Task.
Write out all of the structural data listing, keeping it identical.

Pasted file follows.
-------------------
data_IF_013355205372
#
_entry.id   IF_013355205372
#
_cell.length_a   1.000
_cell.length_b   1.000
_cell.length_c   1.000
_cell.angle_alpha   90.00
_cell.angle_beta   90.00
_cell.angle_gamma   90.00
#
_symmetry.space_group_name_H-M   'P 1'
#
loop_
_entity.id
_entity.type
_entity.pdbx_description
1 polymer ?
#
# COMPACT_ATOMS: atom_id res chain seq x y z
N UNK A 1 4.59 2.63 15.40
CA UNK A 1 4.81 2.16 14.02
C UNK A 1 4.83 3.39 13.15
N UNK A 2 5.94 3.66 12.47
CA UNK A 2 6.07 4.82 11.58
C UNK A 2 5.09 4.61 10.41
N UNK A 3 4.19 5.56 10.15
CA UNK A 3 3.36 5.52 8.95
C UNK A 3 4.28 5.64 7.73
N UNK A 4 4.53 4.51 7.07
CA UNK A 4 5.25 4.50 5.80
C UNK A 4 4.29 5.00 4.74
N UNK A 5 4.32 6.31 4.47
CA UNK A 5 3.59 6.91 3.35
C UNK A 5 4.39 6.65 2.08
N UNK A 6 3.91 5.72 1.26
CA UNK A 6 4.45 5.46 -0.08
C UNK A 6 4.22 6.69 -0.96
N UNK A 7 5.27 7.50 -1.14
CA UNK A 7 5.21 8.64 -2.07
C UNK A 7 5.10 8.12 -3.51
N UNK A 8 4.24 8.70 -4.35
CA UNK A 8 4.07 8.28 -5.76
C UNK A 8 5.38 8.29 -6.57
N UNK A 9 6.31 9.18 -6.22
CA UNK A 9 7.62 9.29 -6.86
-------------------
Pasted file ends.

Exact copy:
data_IF_013355205372
#
_entry.id   IF_013355205372
#
_cell.length_a   1.000
_cell.length_b   1.000
_cell.length_c   1.000
_cell.angle_alpha   90.00
_cell.angle_beta   90.00
_cell.angle_gamma   90.00
#
_symmetry.space_group_name_H-M   'P 1'
#
loop_
_entity.id
_entity.type
_entity.pdbx_description
1 polymer ?
#
# COMPACT_ATOMS: atom_id res chain seq x y z
N UNK A 1 4.59 2.63 15.40
CA UNK A 1 4.81 2.16 14.02
C UNK A 1 4.83 3.39 13.15
N UNK A 2 5.94 3.66 12.47
CA UNK A 2 6.07 4.82 11.58
C UNK A 2 5.09 4.61 10.41
N UNK A 3 4.19 5.56 10.15
CA UNK A 3 3.36 5.52 8.95
C UNK A 3 4.28 5.64 7.73
N UNK A 4 4.53 4.51 7.07
CA UNK A 4 5.25 4.50 5.80
C UNK A 4 4.29 5.00 4.74
N UNK A 5 4.32 6.31 4.47
CA UNK A 5 3.59 6.91 3.35
C UNK A 5 4.39 6.65 2.08
N UNK A 6 3.91 5.72 1.26
CA UNK A 6 4.45 5.46 -0.08
C UNK A 6 4.22 6.69 -0.96
N UNK A 7 5.27 7.50 -1.14
CA UNK A 7 5.21 8.64 -2.07
C UNK A 7 5.10 8.12 -3.51
N UNK A 8 4.24 8.70 -4.35
CA UNK A 8 4.07 8.28 -5.76
C UNK A 8 5.38 8.29 -6.57
N UNK A 9 6.31 9.18 -6.22
CA UNK A 9 7.62 9.29 -6.86